The Rev. Hal Chorpenning,
Plymouth Congregational UCC
Fort Collins, Colorado
I open today with the words of Diana Butler Bass, from her book, Gratitude:
“About two hours outside of Lexington, Kentucky, on a narrow country road sits a small Baptist church. It embodies the spirit of rural America as much as a church can — a white clapboard building surrounded by fields and woods, with mountains in the hazy distance. A cemetery sits on the property, too, holding saints in the peaceful earth as they away resurrection.
“I have been to all fifty states in America, including Kentucky, but I have never been to this particular church. I have seen it online, but I do not ever want to visit in person. Somewhere in that graveyard, resting among the Baptist faithful, lay the remains of the uncle who abused me when I was fourteen years old. When my mother sent me an email in January 2007 telling me he was dead, I replied, ‘Thank God.’ It was the first time that any mention of my uncle and any word of gratitude were ever combined in a sentence. Once in a while, I look at the graveyard from the safe distance of the Google cam — wanting, I think, to reassure myself that he remains in the dirt.”
In these days when violence against women and girls is in the forefront of our minds, these words resonate with women and men who have endured abuse, and it is important to note that nobody is telling you to be grateful for your abuse or abuser. “Gratitude may work miracles,” Bass writes, “but sometimes the miracle comes from just being able to feel anything but pain.” “Gratitude is no panacea against violence and injustice. Yet my soul suspected there might be a path beyond rage — a way for gratitude to enfold the pain in a greater good.”
I can only imagine that those who have survived abuse wonder where to find that path. I imagine there are times when they wish they could feel anything but pain.
Often, I experience gratitude for something good (like a new church sign) or a happy event (like a trip or a birthday). My gratitude in those cases is part of a transaction: I receive x, so I am grateful for it. But there is another type of gratitude, a more basic, elemental type of gratitude that moves beyond the transactional “if-then” sense of the experience.
Hanging onto transactional gratitude makes it difficult to be grateful when things are not going your way. Are you experiencing gratitude for the way our national political life has deteriorated into fear-mongering, partisan vitriol, and winner-take-all politics? I’m certainly not. In fact, I find it appalling. The politics of avarice and power reflect a very deep-seated sense of fear…the fear of not having enough money, enough power, enough influence. In spite of all the crap I read in the news, I am still trying to live with gratitude for the big stuff: life, faith, love.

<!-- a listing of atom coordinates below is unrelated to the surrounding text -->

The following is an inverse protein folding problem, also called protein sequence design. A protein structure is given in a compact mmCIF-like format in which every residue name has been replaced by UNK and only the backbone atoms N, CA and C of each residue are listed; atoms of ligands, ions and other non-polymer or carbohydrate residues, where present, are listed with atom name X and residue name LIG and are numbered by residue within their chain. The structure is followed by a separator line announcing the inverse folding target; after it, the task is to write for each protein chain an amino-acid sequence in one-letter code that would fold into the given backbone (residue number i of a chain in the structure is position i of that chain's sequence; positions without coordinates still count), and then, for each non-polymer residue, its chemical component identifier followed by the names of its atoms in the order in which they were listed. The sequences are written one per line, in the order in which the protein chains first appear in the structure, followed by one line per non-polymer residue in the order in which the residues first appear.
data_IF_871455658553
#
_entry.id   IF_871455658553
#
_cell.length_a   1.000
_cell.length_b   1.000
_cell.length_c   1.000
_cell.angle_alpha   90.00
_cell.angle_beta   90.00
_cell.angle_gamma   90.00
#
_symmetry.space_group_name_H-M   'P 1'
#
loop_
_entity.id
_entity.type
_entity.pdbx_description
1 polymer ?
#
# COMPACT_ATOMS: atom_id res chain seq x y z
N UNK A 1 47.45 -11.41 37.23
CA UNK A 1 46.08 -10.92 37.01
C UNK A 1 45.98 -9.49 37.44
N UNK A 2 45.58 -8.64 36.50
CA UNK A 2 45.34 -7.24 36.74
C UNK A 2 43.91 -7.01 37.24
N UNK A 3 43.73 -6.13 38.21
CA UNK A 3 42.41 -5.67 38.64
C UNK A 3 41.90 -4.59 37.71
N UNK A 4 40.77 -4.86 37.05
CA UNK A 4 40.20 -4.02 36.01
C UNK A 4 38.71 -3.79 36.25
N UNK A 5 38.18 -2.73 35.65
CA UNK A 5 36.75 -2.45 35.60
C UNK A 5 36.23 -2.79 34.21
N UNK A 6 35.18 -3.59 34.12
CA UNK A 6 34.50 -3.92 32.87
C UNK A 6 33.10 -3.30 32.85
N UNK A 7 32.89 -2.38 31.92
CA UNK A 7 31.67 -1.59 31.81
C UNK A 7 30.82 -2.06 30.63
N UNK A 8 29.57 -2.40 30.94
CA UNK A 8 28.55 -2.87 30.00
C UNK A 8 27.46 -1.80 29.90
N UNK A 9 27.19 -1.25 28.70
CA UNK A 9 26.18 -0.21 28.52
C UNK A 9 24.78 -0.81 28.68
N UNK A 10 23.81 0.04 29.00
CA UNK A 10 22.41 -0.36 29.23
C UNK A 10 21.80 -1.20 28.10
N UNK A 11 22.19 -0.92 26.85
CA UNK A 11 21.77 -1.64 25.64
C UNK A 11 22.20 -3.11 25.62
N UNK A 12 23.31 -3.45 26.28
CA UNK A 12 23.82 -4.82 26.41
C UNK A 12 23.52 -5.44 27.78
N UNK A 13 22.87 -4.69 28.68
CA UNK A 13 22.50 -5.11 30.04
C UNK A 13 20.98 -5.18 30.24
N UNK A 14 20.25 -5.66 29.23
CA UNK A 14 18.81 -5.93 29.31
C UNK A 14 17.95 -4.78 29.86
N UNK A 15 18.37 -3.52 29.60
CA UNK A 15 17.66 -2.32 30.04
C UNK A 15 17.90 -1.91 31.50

And if we all were better at being grateful, at being thankful, at letting go of our fear of not having enough, we’d have a very different kind of political environment.
One of the refrains in the section of Jesus’ Sermon on the Mount that you heard this morning is a steady drumbeat to stop worrying…stop sweating the small stuff…let go of your fear…release your attachments to material objects and material wealth.
“Do not worry about … what you will eat or what you will drink, or about your body, what you will wear. Isn’t life more than food, and the body more than clothing?” It’s one thing to say to us, “Don’t worry about having Louis Vuitton bags or Patagonia jackets.” But if the only clothing you have is what’s on your back, it’s hard not to worry about what happens when your sweatshirt gets soaked in a rainstorm and it’s 35° outside. It’s one thing to say to us “Don’t worry about whether you’re drinking a Keystone Light or the latest seasonal microbrew from Odell’s.” Or “Don’t worry about whether you’re eating a hamburger at Good Times or a pan-seared halibut at the Kitchen in Old Town,” but it’s another thing to say that to someone who is just hoping to make it to the Mission for a hot meal. And I think what Jesus is saying is “Don’t freak out over having what you want, because through Creation and God’s people, you will get what you need.” And the way that works is through the everyday miracle of people like us sharing what we have and working for the kingdom of God here and now.